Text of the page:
11 comments:

  1. Cheers Ray.
    Great article well researched & your points are all valid & well thought out.
    She is a bloody bewdy & deserves our respect.

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    1. She doesn`t deserve any respect. Great she can sail round the world, but really who cares. She ain`t doing it for anyone except herself and it comes in handy to be able to get away with crashing a boat.

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  2. Beautiful words Ray; thank you, thank you. See the knockers are out from under the stones again! So she needs support from people like us!

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    1. What support? She's got enough. She was able to crash a boat and there were enough supporters to help her succeed.

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  3. Hi Folks, and thanks for your comments. I just sent this to my local media outlet, but have no idea whether it will published it or not (update: It was just published):

    Mr. Kotche, from Sail-World.com: "Listen, we don’t want to take away from what the kid’s done, I think she is a little hero.” The dripping condescension should be obvious to all (I’ve been following most of the commentary). Jessica has sailed virtually a similar route to Kay Cottee (who finished her solo sail in 189 days, covering roughly the same distance as Jessica), and Cottee did *not* meet WSSRC “regulations” either (of touching antipodean points, not just the equator). In the Sail-World.com article “Keeping the record straight”, *no* mention is made of the fact that Kay Cottee would not qualify as the first female solo, non-stop and unassisted round the world circumnavigator if the same WSSRC standards applied to Jesse Martin were applied to her. I’d invite Mr. Kotche, or anyone, to explain why they are applying to Jessica Watson standards they have not applied to Kay Cottee, yet still recognise her (Cottee) as the first solo female circumnavigator. I will stand corrected if Mr. Kotche can explain this inconsistency.

    What is very saddening to me is that Jess has endured so much criticism from her own fellow Australians (not that I think criticism should be silenced, but it should be scrutinised for accuracy and consistency, which is often sadly lacking), and I suppose it (the criticisms) reconfirms the “tall-poppy syndrome”, but I’m also very, very heartened by the *vast* majority of Australians who have fully and unequivocally supported her, and recognise this amazing young lady for her tenacity and total bravery (while we sit at home enjoying microwave dinners, so to speak); characteristics we need so badly today in modern Australia. In the final analysis, who really cares about “official” records, and WSSRC “scrutiny” – Jess has proved her point, and confounded her critics. I have not only been totally captivated by her solo voyage, but by her simplicity, humility and honesty, and terrific sense of humour in the face of so much adversity and opposition, and not only from the elements, but even in her home-coming some are still trying to cast doubts on the merits of her incredible journey around the world.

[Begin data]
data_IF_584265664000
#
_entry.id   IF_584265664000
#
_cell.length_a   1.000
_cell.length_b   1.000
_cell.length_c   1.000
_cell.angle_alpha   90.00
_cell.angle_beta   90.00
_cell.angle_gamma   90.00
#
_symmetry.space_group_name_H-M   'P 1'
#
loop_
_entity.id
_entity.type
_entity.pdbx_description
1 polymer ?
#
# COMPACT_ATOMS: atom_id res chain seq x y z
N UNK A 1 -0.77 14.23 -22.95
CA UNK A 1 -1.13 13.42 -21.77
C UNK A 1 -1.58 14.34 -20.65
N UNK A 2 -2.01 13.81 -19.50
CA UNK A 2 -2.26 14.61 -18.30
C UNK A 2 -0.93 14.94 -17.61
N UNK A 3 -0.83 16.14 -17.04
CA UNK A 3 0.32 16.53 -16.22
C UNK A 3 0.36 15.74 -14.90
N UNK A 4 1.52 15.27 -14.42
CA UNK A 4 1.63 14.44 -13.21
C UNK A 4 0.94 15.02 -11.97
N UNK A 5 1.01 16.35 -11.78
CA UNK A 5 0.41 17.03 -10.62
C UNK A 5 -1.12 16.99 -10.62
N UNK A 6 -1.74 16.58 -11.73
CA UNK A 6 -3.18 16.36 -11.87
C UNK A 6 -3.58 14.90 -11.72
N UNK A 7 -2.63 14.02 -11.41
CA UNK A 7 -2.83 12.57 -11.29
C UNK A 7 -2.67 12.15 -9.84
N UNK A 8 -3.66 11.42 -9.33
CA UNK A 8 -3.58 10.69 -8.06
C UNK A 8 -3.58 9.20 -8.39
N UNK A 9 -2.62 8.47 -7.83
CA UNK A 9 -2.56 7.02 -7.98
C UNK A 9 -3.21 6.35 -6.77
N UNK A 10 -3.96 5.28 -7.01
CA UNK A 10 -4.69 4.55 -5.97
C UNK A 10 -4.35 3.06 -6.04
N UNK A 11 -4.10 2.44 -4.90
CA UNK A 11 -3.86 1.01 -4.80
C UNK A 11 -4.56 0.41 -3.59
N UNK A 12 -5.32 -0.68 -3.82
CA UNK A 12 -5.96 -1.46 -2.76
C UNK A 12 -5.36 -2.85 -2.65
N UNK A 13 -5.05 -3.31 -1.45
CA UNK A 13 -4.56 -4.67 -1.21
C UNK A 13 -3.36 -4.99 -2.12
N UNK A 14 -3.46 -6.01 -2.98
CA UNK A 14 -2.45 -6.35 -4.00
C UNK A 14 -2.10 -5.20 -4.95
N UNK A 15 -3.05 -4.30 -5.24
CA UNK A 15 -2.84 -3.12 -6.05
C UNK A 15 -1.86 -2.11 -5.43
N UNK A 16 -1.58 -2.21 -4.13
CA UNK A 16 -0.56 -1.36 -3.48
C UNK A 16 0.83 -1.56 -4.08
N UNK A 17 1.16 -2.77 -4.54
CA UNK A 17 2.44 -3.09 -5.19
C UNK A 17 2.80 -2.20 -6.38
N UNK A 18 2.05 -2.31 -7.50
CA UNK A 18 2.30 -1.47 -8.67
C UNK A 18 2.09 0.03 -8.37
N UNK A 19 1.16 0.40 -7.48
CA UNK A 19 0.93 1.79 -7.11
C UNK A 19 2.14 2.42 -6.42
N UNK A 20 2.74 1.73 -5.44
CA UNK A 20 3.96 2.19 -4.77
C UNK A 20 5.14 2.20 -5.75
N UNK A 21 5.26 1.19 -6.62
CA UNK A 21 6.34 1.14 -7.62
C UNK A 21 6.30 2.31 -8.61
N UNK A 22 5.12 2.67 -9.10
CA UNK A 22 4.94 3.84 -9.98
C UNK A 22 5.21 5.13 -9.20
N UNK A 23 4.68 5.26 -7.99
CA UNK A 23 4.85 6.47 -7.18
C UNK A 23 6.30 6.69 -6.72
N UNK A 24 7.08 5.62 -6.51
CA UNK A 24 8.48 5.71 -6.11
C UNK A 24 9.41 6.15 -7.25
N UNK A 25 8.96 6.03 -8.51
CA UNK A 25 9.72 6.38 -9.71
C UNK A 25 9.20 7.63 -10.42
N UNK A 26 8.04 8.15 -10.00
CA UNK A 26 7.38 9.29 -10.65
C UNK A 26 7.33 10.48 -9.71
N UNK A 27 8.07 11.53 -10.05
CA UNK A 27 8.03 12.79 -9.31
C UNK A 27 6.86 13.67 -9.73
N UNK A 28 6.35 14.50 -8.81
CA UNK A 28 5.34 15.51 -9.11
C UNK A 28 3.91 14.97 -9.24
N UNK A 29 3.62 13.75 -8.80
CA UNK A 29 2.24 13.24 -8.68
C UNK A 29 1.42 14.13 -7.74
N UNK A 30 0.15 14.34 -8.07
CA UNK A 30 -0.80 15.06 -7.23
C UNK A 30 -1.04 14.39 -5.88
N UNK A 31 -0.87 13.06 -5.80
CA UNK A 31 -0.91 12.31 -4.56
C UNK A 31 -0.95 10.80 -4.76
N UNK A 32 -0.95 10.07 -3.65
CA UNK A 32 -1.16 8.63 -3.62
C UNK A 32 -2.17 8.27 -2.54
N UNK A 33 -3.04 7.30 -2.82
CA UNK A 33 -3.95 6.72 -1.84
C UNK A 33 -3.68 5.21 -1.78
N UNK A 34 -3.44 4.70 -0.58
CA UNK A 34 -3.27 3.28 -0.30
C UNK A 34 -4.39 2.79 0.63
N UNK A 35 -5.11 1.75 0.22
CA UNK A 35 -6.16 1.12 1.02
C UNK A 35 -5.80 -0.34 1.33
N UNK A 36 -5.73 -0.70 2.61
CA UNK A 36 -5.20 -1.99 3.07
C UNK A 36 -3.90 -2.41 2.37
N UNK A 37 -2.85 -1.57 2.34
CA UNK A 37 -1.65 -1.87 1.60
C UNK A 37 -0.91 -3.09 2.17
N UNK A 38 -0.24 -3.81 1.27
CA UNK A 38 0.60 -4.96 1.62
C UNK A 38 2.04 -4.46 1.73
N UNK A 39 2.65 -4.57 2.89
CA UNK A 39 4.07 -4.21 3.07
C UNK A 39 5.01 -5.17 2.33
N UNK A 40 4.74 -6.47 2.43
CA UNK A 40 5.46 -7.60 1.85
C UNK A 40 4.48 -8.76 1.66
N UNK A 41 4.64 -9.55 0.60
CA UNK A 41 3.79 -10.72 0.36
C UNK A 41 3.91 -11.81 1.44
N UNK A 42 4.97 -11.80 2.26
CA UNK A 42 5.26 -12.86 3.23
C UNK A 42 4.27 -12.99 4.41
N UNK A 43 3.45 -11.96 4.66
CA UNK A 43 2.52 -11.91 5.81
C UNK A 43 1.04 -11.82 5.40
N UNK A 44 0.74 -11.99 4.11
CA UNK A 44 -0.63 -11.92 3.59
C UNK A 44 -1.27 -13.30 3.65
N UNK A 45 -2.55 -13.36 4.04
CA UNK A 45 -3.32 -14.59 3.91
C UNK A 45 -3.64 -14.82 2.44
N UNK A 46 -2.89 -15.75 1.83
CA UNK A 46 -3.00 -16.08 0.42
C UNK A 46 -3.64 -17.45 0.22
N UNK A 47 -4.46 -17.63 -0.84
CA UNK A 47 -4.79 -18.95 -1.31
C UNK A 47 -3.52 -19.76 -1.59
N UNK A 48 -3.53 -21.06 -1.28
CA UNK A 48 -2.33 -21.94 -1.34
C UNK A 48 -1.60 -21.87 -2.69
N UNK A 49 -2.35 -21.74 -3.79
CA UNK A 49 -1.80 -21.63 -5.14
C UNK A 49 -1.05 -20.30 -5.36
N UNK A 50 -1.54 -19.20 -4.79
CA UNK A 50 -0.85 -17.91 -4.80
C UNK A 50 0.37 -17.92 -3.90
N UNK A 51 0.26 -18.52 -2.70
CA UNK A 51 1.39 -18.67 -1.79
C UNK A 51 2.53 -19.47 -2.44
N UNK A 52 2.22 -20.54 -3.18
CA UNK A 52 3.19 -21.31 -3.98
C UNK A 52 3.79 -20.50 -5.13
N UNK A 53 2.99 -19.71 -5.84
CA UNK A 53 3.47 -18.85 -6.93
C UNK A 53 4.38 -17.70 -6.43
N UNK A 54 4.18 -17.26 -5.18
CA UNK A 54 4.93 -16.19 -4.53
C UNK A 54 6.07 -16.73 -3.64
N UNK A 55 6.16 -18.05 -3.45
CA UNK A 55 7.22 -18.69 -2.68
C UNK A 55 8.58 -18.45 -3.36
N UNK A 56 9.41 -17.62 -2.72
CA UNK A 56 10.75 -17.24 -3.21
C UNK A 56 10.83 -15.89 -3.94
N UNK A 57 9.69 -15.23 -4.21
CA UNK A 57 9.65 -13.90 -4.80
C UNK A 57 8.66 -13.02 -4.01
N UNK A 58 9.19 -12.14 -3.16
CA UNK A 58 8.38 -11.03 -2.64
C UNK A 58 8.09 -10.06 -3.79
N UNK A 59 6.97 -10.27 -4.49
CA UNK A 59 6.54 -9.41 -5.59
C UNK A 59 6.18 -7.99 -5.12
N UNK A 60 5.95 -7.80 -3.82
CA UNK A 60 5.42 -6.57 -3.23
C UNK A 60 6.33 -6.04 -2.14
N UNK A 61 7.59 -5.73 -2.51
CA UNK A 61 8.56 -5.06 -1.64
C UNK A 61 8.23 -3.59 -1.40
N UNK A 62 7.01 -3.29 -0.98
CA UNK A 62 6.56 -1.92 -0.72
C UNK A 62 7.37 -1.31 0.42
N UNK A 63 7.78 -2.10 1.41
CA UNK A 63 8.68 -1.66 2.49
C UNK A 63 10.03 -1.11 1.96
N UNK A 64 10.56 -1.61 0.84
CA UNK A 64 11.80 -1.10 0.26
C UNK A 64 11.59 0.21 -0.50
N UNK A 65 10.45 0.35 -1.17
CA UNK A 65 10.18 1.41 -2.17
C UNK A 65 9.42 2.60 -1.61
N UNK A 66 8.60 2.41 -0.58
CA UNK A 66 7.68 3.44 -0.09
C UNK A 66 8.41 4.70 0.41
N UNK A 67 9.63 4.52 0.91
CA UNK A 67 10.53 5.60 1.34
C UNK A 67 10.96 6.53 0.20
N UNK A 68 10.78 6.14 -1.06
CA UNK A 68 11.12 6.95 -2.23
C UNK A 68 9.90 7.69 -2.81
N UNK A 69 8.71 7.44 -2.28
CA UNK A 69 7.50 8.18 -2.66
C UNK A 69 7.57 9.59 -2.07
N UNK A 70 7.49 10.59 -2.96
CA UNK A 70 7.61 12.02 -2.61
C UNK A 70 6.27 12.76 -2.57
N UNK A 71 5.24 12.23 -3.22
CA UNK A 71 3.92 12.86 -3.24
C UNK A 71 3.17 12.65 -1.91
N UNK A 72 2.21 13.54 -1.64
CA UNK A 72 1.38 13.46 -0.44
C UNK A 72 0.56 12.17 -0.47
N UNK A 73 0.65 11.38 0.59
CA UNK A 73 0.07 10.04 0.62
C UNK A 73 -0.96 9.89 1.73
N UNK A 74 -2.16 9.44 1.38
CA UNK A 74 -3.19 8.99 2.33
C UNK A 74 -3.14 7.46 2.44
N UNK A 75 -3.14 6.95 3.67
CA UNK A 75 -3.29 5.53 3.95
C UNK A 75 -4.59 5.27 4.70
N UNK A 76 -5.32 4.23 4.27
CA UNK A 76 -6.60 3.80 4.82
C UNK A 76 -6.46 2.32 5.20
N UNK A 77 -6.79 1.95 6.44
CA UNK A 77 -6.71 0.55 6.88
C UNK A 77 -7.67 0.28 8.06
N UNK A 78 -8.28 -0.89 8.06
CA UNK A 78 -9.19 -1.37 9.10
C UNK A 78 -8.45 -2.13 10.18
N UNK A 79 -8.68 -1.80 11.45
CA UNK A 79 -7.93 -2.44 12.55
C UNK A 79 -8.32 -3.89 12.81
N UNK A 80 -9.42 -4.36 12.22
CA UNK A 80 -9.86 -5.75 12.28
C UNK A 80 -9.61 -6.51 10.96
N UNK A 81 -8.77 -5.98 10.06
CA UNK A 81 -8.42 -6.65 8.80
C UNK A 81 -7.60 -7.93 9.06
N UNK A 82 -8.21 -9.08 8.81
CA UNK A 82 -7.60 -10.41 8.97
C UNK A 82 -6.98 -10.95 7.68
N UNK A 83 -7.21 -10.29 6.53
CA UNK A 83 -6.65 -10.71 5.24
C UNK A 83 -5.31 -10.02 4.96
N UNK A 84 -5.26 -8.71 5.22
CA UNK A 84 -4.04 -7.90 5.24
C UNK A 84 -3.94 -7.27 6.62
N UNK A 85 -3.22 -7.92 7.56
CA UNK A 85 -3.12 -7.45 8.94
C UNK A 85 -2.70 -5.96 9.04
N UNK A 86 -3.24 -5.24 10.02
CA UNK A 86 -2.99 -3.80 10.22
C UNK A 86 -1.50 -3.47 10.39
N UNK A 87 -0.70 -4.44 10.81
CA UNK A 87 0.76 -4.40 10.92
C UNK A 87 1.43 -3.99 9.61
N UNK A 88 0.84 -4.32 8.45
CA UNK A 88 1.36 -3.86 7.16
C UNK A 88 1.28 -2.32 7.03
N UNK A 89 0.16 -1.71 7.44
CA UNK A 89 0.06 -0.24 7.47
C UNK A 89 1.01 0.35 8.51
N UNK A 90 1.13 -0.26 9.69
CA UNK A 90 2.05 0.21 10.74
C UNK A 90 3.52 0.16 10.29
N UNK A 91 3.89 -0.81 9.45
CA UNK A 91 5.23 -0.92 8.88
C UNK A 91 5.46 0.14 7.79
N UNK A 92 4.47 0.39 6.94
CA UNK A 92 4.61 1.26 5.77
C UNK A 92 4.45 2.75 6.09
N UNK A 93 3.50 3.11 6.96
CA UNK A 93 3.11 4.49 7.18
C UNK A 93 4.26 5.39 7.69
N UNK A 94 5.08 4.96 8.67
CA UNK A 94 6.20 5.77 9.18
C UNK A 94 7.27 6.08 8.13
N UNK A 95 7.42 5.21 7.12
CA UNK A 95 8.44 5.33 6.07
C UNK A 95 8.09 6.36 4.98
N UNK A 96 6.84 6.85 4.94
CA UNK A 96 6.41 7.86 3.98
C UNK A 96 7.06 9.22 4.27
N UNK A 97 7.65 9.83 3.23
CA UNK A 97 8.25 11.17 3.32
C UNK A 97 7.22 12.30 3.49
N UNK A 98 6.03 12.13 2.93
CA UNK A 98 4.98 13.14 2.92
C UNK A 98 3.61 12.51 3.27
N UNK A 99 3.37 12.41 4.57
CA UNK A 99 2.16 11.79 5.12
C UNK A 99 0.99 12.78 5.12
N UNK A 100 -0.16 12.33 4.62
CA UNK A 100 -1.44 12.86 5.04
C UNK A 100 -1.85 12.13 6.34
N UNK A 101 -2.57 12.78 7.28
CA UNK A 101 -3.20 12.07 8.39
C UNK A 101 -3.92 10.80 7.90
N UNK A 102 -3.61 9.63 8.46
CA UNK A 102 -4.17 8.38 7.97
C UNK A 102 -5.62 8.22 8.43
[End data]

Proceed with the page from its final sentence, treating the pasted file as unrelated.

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  4. Thanks for the great research and article.

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  5. Insightful comments Ray. I'm writing from California. I've been a supporter of Jessica from her departure. I've sailed enough to know what she's accomplished; the anxiety and physical strain behind the words we read on her blog. She is One Tough Cookie.

    My own son hitchhiked through Mexico just out of high school and eventually, years later, went on to sail from San Francisco to NZ with only his new wife aboard their Island 34.

    Adventure and the risk of learning so much comes right along with the risk of serious harm.

    Letting our kids take those risks is, in some way, allowing them to live.

    Steve in California

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  6. ADDICTED
    ---- Ray thank you for your clarity on all of these issues ... sad it is when an appointed authority like "Sail-World.com" seeks to mislead with its lack of respect for correct detail. So much for Sail-World's credibility.

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  7. One word: AWESOMENESS!!

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  8. Thanks all.

    Steve in California: I agree when you wrote: “Letting our kids take those risks is, in some way, allowing them to live.” One of my sons was the owner of a turbo-charged Nissan Skyline, but I never gave him lectures of the dangers of cars that could reach such high speeds in seconds. Come to think of it, I would love to have had such a car at 17 or 18, so why should I turn around and deny him the same? My own story; at 17 I wanted to own a motor-cycle, but my parents were petrified of the idea and tried to dissuade me, even though my father owned many motor-cycles (BSAs, etc). Only months into my “adventure” I had an accident and went sprawling along the ground for some 50 metres, ending up with stitches in the head and face (there were no helmet laws in those days, which may give an inkling that I’m not exactly a spring-chicken, but I still bear the facial scar). Of course I learned from the accident, and always wore a helmet after that. I know Jessica is now talking about motor-cycles, and her father isn’t too impressed, just like he originally wasn’t with her dream to sail solo around the world. She’s obviously adventure-oriented, and I can almost hear her parents asking, “what next?” But like you say, we must “allow them to live” and take the risks that go with living.

    Bruce S: I’m not impressed with the commentary from Sail-World, and why they chose to bring this up now, when Jessica is virtually on the home stretch. I’ll probably have some more to say about this later (or maybe sooner).